This is such a great description of where many find themselves in the 21st century church. I would challenge you to ask your non-church-going friends to describe what they think of the church. What is her message? What is her character?

Chances are solid that if they do have something good to say it will be because they perceive some secular cause with which they themselves are aligned. What I venture to say is that we will not hear them say that when they think of the church, they think of how much we love one another or how much we love the world.

In the first century, the high priest was appointed by a Roman governor and the council was eager to appease their Roman overlords. Jesus was seen as a rock-the-boat figure and a threat to their position of privilege. Just as in the first century, today we have church leaders who are enamored with earthly political forces at odds with the church’s mission of love. They endorse mean-spirited and divisive politicians and engender mean-spirited attitudes toward those in need of the church’s love. We are witnessing the fulfillment of the words of the Apostle Paul. Paul said of some that falsely present themselves as apostles, “And no wonder, for Satan himself masquerades as an angel of light,” 2 Corinthians 11:14.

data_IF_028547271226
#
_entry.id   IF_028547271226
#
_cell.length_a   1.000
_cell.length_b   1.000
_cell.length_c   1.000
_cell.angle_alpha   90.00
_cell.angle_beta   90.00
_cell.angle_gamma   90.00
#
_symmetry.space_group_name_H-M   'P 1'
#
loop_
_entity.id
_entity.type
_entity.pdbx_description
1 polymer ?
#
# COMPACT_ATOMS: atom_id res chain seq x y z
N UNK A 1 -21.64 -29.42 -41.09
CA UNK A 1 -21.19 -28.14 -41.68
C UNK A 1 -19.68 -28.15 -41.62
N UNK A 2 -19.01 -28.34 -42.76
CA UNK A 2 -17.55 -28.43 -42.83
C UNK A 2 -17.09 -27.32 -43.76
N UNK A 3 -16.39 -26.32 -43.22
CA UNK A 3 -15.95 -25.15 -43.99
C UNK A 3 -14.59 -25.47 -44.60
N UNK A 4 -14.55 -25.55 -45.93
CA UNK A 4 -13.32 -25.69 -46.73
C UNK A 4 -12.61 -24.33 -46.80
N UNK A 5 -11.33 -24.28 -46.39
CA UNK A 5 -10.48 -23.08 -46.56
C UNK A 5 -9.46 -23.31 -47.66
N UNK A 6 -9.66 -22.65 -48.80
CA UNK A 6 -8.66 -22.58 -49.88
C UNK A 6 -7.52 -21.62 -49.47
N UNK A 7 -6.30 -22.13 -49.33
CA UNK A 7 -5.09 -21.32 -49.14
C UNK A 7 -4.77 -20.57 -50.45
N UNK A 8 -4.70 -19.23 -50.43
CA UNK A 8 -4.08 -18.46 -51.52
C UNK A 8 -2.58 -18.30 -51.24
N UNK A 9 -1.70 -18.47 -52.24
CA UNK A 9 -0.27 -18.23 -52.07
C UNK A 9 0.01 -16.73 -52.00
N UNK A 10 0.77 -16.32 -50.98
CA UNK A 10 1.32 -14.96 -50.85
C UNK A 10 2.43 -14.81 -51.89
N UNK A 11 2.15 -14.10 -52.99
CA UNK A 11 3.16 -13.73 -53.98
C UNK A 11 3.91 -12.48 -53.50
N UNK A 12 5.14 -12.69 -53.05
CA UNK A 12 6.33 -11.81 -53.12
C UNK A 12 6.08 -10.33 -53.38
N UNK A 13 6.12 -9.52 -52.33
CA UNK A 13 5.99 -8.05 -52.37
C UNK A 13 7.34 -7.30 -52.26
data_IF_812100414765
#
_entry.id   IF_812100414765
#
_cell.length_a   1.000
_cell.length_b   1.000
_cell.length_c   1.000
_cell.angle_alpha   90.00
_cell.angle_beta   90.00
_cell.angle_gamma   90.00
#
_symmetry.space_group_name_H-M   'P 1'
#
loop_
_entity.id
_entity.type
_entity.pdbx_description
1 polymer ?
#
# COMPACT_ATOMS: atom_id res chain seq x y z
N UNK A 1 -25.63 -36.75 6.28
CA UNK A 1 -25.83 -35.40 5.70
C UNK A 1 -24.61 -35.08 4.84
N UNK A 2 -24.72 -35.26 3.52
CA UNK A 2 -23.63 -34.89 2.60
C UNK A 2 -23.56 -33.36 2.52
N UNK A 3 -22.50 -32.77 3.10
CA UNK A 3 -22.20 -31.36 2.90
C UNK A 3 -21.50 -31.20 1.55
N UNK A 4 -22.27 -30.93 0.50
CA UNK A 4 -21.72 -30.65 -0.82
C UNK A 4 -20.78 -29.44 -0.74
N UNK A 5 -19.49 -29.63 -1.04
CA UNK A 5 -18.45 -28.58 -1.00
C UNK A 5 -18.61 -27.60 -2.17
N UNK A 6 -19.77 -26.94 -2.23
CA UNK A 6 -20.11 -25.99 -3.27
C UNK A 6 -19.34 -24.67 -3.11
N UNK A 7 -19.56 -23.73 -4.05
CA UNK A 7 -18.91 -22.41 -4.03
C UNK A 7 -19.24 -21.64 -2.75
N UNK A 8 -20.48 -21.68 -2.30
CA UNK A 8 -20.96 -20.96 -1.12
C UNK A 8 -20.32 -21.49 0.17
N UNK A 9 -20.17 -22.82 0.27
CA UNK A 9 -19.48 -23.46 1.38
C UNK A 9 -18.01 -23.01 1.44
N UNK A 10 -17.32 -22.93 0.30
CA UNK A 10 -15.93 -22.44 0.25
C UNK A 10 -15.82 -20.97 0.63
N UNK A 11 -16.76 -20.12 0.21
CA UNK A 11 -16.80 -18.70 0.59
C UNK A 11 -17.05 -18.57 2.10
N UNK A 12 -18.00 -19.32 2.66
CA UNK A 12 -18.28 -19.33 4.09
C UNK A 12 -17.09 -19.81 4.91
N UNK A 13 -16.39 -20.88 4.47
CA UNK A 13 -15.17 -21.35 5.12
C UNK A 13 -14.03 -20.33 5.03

When I hear people with esteemed names like Graham condemn Disney for working to protect vulnerable children from further isolation while at the same time extolling the virtues of politicians who promote hate, evade military service, undermine our system of government, and boast of molesting women it breaks my heart. When I see the church focused on attacking those who work for justice and mercy in order to curry favor with corrupt politicians it breaks my heart. We can battle Critical Race Theory (gnat) and swallow racism whole (camel). We can divide over theological minutiae but we can’t unite behind shouting the good news of God’s love for all from the house tops.